Well, this is all done and dusted, as the Brits say, but I’d like to hear some Canadians compare their national Wokeness with that of the United States.


UPDATE: From Anne-Marie in Canada, who says, “From Serge Chapleau, la caricature of the day about the book-burning in Ontario.”

Should schools hide children’s issues about gender and transexuality from their parents?

August 31, 2021 • 12:30 pm

There must be tons of people who have Substack sites that I don’t know about. Reader Steve just acquainted me with the site of Abigail Shrier, called “The Truth Fairy.” Shrier, of course, is the person most demonized as transphobic by transgender activists, but unfairly so, for she is not in the least transphobic.

Rather, she became persona non grata because of her book Irreversible Damage: The Transgender Craze Seducing Our DaughtersIf you’ve read that book, and I have, you’ll see that it’s about questioning the narrative of teenage girls who desire to transition to the male sex while they’re still very young.  Some of these people, say Shrier, are sincere, while others may succumb to social pressure to transition (this pressure is often very strong) rather than ride out the pervasive angst of teenage years or, if they’re lesbian, go that route. It seems that wanting to change gender is seen as a heroic act, while not doing so, if you have doubts, is denigrated. And saying you’re a lesbian gives you no points.

This valorization of transitioning among teenage girls—and also boys, but Shrier’s book is mostly about girls—is the basis for “gender affirmative” treatment, which is basically a one-way push towards transitioning. Without proper therapy, counseling, or parental discussion, girls may be socially pressured into making irreversible decisions, including getting hormone therapy and surgery. For raising these questions, and suggesting that in some cases “gender affirmation” may not be a healthy way to go, Shrier has become Public Enemy Number 1 to transgender activists, replacing J. K. Rowling. (There will be another.) An ACLU official suggested that her book be banned, and it was briefly removed from at least two book-selling venues, including Target.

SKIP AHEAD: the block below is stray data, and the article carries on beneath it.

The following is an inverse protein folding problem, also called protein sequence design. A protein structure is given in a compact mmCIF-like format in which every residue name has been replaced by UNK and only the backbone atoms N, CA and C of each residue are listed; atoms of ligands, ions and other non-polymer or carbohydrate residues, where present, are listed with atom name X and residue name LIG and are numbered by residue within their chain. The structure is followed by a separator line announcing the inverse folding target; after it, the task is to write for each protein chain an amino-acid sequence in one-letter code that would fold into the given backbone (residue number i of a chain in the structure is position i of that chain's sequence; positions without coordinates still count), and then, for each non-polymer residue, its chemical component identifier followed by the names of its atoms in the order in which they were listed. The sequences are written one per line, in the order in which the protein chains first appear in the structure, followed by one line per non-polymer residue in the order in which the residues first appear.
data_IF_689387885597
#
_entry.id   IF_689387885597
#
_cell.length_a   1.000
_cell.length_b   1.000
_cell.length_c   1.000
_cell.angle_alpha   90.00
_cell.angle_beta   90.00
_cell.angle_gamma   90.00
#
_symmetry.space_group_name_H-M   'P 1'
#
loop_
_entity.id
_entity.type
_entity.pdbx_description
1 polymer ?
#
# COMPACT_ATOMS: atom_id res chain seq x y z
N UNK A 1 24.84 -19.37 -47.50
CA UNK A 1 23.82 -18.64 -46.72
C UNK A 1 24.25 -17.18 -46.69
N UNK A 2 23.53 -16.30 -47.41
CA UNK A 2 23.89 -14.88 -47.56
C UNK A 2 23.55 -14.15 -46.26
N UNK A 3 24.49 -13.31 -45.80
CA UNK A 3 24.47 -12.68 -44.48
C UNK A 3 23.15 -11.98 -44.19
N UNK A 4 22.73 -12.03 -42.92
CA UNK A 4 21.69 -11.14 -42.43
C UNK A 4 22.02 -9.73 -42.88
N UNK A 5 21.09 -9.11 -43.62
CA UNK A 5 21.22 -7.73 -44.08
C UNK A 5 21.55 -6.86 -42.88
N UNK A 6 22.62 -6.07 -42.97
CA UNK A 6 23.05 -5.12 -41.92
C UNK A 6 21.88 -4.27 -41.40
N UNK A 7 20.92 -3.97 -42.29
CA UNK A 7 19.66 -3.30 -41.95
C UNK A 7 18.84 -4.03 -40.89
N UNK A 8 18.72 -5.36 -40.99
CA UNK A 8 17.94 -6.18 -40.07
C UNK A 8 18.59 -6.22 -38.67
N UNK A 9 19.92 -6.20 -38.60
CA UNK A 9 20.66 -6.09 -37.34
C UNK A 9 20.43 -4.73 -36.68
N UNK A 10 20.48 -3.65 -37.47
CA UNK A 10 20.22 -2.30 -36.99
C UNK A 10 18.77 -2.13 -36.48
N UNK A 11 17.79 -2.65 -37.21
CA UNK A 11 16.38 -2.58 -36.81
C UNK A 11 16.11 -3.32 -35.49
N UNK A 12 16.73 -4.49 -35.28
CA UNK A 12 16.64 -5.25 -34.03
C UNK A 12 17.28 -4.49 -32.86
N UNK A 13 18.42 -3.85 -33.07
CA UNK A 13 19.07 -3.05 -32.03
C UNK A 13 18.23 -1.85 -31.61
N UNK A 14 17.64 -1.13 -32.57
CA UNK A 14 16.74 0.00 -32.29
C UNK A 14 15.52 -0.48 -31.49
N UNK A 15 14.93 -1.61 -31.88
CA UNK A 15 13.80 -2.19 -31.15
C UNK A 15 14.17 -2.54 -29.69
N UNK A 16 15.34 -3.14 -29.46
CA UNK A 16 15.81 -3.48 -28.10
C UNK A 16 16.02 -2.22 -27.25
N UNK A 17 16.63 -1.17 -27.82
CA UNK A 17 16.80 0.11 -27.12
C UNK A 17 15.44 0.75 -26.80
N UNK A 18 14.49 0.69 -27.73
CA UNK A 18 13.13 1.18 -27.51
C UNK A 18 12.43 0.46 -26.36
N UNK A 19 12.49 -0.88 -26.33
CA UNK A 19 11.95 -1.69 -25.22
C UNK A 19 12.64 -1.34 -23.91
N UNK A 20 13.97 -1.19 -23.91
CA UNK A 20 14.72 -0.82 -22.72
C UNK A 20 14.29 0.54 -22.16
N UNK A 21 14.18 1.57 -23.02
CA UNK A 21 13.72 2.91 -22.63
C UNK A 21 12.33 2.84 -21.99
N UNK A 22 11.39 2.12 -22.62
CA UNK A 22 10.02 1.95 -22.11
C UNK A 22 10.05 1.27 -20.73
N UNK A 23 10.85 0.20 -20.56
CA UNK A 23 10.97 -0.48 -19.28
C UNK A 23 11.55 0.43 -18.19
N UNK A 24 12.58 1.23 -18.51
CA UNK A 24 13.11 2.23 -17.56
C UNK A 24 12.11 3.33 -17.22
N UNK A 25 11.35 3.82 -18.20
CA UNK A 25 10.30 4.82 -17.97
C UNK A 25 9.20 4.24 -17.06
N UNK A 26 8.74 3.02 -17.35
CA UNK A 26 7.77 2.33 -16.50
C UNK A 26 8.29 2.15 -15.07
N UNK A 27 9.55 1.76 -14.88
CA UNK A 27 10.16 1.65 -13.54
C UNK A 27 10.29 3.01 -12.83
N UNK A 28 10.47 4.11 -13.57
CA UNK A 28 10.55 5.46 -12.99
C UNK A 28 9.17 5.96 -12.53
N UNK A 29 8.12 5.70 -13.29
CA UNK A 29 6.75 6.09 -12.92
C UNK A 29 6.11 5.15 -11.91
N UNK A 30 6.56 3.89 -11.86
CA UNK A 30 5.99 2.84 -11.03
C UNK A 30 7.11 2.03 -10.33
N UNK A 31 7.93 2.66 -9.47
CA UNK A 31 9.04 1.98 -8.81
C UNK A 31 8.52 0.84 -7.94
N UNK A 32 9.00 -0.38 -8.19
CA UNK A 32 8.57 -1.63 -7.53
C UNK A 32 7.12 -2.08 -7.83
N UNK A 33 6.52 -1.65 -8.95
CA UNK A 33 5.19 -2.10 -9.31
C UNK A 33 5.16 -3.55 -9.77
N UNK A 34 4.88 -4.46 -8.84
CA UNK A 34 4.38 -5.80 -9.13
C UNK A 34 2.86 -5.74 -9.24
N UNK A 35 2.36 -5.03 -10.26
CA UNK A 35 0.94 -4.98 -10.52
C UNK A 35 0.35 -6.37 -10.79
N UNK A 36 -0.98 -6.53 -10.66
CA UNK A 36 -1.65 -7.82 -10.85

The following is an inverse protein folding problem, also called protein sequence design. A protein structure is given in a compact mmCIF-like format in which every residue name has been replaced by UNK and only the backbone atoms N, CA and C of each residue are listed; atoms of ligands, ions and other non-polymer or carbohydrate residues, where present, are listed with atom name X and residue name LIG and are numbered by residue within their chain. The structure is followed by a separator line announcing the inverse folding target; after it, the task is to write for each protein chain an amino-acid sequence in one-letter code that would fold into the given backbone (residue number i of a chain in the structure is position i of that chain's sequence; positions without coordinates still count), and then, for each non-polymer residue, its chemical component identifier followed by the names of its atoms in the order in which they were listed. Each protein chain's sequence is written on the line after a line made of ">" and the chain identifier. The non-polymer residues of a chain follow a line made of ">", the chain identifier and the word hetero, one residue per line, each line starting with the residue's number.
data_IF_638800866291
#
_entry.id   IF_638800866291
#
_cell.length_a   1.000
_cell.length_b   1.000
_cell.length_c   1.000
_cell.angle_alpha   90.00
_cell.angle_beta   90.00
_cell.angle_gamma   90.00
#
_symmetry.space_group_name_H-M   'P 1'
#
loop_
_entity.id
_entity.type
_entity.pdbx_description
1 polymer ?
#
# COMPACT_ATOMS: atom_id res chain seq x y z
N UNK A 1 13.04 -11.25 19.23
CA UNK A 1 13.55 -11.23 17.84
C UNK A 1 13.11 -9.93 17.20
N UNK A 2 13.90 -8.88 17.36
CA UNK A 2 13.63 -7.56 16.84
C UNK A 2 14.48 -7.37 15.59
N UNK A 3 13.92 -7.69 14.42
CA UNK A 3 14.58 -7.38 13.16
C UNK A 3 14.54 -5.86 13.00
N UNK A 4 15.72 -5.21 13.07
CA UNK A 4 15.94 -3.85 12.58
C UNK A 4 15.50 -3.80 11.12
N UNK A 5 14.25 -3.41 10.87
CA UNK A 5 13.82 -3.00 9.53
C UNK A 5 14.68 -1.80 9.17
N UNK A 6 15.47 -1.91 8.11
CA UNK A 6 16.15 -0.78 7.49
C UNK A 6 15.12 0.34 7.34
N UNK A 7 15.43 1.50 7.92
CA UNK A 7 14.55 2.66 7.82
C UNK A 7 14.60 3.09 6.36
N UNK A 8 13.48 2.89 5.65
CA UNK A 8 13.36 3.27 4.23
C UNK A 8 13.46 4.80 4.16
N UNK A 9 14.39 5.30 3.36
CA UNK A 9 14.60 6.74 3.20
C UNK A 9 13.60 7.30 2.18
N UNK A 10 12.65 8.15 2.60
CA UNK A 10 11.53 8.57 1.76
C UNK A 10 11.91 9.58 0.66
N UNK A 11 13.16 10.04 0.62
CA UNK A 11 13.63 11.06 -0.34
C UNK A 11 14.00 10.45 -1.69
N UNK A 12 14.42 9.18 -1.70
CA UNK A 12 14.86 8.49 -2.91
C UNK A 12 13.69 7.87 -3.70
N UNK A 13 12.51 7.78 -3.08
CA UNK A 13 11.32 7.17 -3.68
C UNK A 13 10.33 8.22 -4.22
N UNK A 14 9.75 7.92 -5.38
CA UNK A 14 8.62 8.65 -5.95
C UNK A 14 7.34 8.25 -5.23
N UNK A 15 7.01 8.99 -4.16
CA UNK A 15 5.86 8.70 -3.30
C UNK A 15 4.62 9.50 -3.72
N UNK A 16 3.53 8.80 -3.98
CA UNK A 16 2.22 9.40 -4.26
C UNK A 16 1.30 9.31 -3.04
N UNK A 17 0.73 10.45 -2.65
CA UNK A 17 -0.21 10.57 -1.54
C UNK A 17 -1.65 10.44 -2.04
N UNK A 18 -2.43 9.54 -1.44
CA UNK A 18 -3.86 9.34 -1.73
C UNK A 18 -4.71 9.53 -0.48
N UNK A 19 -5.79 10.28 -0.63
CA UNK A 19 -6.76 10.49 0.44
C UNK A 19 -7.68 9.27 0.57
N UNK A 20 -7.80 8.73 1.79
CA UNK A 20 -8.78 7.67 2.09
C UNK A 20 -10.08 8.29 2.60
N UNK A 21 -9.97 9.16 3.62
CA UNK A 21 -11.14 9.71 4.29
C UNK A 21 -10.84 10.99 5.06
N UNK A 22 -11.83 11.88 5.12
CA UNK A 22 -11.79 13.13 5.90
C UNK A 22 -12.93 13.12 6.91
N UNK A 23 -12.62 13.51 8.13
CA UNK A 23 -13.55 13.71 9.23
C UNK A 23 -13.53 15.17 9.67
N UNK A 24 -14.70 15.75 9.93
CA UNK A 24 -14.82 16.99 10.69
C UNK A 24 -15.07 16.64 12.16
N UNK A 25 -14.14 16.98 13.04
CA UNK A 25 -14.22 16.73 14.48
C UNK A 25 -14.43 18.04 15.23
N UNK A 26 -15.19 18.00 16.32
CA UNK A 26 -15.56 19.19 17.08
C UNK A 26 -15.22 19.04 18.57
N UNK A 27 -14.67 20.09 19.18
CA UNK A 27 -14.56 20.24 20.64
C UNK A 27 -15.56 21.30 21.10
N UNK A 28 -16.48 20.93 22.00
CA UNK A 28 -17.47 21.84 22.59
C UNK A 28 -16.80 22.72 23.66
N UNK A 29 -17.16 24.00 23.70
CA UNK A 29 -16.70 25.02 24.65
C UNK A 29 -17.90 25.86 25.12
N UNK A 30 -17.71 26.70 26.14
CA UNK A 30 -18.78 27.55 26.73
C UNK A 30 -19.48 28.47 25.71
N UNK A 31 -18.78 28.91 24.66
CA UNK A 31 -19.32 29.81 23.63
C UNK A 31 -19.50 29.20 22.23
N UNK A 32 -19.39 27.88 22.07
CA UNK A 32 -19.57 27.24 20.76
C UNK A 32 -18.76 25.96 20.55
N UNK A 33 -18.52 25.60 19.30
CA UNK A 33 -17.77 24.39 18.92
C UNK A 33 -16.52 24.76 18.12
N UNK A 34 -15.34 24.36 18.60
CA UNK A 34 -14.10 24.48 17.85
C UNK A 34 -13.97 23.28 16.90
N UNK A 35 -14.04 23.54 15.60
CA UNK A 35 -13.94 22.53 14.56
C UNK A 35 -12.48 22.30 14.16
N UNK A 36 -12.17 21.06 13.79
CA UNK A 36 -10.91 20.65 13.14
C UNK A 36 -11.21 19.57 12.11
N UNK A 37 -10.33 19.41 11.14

In her latest post (click on screenshot below), Shrier takes up another contentious issue, another one that cries out for public discussion.

The issue is “Gender Support Plans” used by many secondary schools, in which a child’s name, desire to change gender, preferred pronouns, and so on are kept on record and used in schools, but hidden from the parents. Here’s one example given by Shrier:

Last week, I spoke with another mother who discovered her 12-year-old daughter’s middle school had changed the girl’s name and gender identity at school. The “Gender Support Plan” the district followed is an increasingly standard document which informs teachers of a child’s new chosen name and gender identity (“trans,” “agender,” “non-binary,” etc.) for all internal communications with the child. The school also provided the girl a year’s worth of counseling in support of her new identity, which in her case was “no gender.” Even the P.E. teachers were in on it. Left in the dark were her parents.